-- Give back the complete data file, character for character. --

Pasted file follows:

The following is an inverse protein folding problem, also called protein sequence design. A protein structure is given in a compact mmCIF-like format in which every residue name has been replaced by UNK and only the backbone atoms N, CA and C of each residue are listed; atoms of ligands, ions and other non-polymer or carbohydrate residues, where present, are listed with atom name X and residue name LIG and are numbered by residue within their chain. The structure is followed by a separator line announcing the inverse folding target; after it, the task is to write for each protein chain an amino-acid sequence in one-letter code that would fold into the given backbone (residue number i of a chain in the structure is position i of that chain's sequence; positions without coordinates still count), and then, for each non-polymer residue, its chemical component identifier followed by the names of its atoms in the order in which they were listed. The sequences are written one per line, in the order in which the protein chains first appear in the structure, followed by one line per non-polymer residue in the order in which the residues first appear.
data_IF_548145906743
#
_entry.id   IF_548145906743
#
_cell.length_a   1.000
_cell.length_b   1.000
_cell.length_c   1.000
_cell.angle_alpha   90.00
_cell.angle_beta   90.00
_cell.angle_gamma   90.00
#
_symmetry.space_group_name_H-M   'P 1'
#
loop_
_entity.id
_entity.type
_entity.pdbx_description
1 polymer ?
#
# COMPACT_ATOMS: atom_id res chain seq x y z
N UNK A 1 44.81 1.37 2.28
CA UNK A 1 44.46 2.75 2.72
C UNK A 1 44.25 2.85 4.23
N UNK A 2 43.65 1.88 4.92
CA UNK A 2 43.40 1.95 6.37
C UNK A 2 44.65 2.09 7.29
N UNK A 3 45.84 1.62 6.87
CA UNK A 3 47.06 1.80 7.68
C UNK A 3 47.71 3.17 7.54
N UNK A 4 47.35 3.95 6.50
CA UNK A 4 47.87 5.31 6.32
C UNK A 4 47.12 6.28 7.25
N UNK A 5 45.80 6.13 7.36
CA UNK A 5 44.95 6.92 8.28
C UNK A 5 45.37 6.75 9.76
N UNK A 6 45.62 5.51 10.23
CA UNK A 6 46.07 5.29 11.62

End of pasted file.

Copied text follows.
The following is an inverse protein folding problem, also called protein sequence design. A protein structure is given in a compact mmCIF-like format in which every residue name has been replaced by UNK and only the backbone atoms N, CA and C of each residue are listed; atoms of ligands, ions and other non-polymer or carbohydrate residues, where present, are listed with atom name X and residue name LIG and are numbered by residue within their chain. The structure is followed by a separator line announcing the inverse folding target; after it, the task is to write for each protein chain an amino-acid sequence in one-letter code that would fold into the given backbone (residue number i of a chain in the structure is position i of that chain's sequence; positions without coordinates still count), and then, for each non-polymer residue, its chemical component identifier followed by the names of its atoms in the order in which they were listed. The sequences are written one per line, in the order in which the protein chains first appear in the structure, followed by one line per non-polymer residue in the order in which the residues first appear.
data_IF_548145906743
#
_entry.id   IF_548145906743
#
_cell.length_a   1.000
_cell.length_b   1.000
_cell.length_c   1.000
_cell.angle_alpha   90.00
_cell.angle_beta   90.00
_cell.angle_gamma   90.00
#
_symmetry.space_group_name_H-M   'P 1'
#
loop_
_entity.id
_entity.type
_entity.pdbx_description
1 polymer ?
#
# COMPACT_ATOMS: atom_id res chain seq x y z
N UNK A 1 44.81 1.37 2.28
CA UNK A 1 44.46 2.75 2.72
C UNK A 1 44.25 2.85 4.23
N UNK A 2 43.65 1.88 4.92
CA UNK A 2 43.40 1.95 6.37
C UNK A 2 44.65 2.09 7.29
N UNK A 3 45.84 1.62 6.87
CA UNK A 3 47.06 1.80 7.68
C UNK A 3 47.71 3.17 7.54
N UNK A 4 47.35 3.95 6.50
CA UNK A 4 47.87 5.31 6.32
C UNK A 4 47.12 6.28 7.25
N UNK A 5 45.80 6.13 7.36
CA UNK A 5 44.95 6.92 8.28
C UNK A 5 45.37 6.75 9.76
N UNK A 6 45.62 5.51 10.23
CA UNK A 6 46.07 5.29 11.62